Let’s Retire Retirement
It’s immediately apparent why Jeff Acheson is a highly regarded industry thought-leader.
Having put his first 401(k) plan in place in 1982 (when it was still “a little-known tax loophole”) his experience allows him to see things from several different angles.
“The word retirement is overused and has lost its place,” Acheson, Chief Business Development Officer with Tampa-based Independent Financial Partners, bluntly says. “It’s really about financial independence, not retirement, because with younger people, in particular, that word doesn’t mean much to them.”
A worker might retire, he adds, but it doesn’t mean they’ll be financially independent, and the industry has to rethink the entire dynamic around financial wellness and how it leads to financial independence.
“I have a heretical mindset,” Acheson notes, by now somewhat obviously. “I believe the next winner on the participant outcome side will be whoever institutes a platform that is autonomous, ubiquitous, holistic and not tied to any recordkeeper. It will become a thing unto itself, and the retirement plan platform will give way to the financial wellness platform that’s built for the full lifecycle.”
It’s the reason he and his team are so focused on the holistic approach to financial wellness, which he says is a prerequisite to financial independence.
“Frankly, the only time we talk about retirement is with someone who’s in their late 50s and 60s.”
For those skeptical of the holistic wellness buzz phrase, there’s another equally important reason for a comprehensive focus that’s more practical.
“From a regulatory standpoint, if we don’t start to show better results and outcomes, they’ll think we’re just a special interest group making more money than we should,” Acheson warns. “Financial wellness is something that we can measure with more immediacy. A retirement plan projection is far off—20, 30 or 40 years from now, but whether someone reduces their debt or accumulates money for their children’s education is much more measurable in the short run.”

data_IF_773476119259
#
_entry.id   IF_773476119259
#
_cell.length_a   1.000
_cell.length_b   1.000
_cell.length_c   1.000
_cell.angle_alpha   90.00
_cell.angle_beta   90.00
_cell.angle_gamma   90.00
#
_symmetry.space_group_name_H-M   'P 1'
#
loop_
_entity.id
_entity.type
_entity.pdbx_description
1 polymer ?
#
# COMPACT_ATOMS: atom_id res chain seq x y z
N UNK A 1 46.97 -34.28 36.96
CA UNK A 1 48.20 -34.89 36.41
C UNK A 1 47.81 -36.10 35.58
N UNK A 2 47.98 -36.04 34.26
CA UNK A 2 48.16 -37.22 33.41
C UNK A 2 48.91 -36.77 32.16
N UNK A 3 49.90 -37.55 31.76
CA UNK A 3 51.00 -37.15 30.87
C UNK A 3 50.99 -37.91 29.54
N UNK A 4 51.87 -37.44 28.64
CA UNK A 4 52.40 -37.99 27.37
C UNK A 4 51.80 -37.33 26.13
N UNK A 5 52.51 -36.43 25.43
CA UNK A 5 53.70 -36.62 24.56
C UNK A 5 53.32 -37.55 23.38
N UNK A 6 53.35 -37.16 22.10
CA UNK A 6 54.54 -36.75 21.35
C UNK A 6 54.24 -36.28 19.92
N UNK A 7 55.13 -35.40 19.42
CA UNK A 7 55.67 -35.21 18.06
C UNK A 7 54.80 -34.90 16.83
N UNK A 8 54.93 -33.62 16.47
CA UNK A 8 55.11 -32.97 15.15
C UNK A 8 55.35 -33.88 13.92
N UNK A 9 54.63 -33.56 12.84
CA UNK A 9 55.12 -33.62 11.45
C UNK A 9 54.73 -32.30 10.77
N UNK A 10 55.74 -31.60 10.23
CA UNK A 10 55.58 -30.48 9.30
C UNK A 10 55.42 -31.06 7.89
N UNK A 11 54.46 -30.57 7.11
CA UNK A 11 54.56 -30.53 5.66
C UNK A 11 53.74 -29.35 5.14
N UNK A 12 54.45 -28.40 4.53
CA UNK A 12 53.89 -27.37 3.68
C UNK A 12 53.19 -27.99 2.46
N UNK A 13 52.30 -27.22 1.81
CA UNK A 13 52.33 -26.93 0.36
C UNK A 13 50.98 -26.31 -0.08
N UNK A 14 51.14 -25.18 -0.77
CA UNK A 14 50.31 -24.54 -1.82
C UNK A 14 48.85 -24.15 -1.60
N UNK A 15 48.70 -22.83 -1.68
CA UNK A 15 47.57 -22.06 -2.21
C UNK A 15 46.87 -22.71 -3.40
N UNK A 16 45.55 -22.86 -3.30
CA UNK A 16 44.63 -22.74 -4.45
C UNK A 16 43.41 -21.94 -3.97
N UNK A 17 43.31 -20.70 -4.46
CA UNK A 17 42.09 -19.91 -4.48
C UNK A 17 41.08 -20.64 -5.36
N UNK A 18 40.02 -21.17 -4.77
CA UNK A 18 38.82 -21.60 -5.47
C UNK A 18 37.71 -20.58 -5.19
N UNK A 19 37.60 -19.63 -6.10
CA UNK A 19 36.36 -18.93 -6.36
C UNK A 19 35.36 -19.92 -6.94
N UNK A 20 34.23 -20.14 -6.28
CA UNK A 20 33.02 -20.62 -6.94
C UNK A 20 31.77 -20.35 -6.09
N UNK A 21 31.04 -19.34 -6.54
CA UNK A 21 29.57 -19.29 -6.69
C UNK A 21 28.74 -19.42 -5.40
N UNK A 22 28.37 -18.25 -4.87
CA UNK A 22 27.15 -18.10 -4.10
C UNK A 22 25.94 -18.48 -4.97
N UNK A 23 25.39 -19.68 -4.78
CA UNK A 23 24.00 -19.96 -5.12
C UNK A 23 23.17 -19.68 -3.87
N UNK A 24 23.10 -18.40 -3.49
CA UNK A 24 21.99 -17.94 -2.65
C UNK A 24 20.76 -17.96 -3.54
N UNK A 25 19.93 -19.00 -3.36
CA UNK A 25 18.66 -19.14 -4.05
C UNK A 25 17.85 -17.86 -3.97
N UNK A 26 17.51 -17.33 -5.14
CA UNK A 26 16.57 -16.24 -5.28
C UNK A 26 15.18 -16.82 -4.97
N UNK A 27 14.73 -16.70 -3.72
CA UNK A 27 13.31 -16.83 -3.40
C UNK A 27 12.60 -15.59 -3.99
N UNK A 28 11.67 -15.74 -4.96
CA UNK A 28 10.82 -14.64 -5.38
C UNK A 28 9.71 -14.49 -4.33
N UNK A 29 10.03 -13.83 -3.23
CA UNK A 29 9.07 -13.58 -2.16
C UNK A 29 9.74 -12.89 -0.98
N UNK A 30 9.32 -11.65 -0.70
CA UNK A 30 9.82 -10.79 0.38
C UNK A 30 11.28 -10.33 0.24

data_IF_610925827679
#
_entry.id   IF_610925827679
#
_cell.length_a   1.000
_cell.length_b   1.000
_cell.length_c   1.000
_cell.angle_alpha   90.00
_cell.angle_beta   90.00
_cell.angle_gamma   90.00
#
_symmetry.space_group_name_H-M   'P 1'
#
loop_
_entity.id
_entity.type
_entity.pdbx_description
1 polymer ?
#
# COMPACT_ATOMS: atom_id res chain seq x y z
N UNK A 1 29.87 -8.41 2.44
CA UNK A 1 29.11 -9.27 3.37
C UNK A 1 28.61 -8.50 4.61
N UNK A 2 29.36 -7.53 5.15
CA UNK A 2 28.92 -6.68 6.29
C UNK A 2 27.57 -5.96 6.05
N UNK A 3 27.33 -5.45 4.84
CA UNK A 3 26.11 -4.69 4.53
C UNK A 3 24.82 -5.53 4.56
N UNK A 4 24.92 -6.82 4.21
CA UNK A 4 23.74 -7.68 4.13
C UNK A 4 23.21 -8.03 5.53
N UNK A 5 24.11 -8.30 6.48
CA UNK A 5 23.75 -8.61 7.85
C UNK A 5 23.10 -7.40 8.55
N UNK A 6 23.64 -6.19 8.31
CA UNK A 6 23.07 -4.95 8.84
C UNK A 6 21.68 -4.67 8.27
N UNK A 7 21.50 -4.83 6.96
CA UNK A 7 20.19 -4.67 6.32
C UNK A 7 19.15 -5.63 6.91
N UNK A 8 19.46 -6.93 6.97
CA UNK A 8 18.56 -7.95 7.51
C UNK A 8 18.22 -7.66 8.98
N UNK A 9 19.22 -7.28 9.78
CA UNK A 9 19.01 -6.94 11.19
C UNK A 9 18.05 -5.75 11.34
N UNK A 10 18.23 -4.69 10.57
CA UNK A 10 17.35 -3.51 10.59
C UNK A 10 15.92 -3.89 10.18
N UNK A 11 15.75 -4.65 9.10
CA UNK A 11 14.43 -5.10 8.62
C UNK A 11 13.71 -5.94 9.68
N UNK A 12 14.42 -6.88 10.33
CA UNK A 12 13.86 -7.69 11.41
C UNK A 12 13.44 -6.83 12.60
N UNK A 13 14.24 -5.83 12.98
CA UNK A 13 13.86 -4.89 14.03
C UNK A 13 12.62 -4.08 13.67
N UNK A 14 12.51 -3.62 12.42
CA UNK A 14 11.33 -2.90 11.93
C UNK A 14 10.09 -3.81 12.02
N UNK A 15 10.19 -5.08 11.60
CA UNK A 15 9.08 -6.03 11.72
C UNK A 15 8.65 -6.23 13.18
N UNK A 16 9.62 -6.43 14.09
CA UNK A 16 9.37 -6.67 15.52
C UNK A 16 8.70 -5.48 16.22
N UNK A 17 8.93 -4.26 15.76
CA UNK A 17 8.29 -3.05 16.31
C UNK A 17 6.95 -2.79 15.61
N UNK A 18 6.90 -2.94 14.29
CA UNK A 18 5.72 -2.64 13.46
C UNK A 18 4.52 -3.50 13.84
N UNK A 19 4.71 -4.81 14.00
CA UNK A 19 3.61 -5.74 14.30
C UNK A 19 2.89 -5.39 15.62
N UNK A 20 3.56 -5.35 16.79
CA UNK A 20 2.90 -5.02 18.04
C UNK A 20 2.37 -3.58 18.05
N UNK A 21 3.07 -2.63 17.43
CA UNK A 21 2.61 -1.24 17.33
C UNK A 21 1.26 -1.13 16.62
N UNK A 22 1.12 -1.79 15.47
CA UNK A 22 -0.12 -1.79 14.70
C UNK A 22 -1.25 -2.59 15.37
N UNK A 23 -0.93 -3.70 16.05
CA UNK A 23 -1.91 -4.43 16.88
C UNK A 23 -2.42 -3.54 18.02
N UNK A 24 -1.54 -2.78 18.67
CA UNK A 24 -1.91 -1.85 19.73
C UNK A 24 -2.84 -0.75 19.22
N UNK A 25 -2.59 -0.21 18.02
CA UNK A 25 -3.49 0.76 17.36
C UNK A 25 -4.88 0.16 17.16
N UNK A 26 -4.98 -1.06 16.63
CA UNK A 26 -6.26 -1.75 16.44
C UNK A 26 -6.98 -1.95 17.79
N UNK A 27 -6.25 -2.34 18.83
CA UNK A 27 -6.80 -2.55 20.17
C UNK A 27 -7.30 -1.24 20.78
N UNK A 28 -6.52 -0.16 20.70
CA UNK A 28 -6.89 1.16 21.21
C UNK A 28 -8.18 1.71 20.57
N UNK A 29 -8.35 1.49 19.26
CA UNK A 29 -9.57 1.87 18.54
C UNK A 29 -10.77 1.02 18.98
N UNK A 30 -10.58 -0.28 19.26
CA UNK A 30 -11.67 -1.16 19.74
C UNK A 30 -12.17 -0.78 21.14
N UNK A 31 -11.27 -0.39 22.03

And as in so many other areas, it’s something the current pandemic has accelerated.
“Right now, people aren’t really thinking about retirement, financial independence, or even financial wellness. In some cases, they’re thinking about financial survival.”
His passion for the industry, still strong 40-plus years in, means he conducts employee enrollment meetings “to stay sharp and actively involved at the participant level.”
“As an industry, we went from being generalists to specialists,” he argues. “There’s going to be a movement back to being generalists, because focusing on fees, funds and fiduciary won’t get you much.”
He and his team recently rolled out a financial wellness program to one client with 400 employees, out of which nearly 200 went on to establish varying plans around financial independence.
“The success with that company has been exceptionally satisfying, because all the other things we did to try to get people to go to the website and use the tools were met with minimal success, but this program was so well received,” Acheson concludes. “Anytime we can have 40% or 50% utilization of the tools and resources as financial independence coaches, I take great satisfaction in that.”
Jeffery Acheson is Chief Business Development Officer with Tampa, Fla.-based Independent Financial Partners.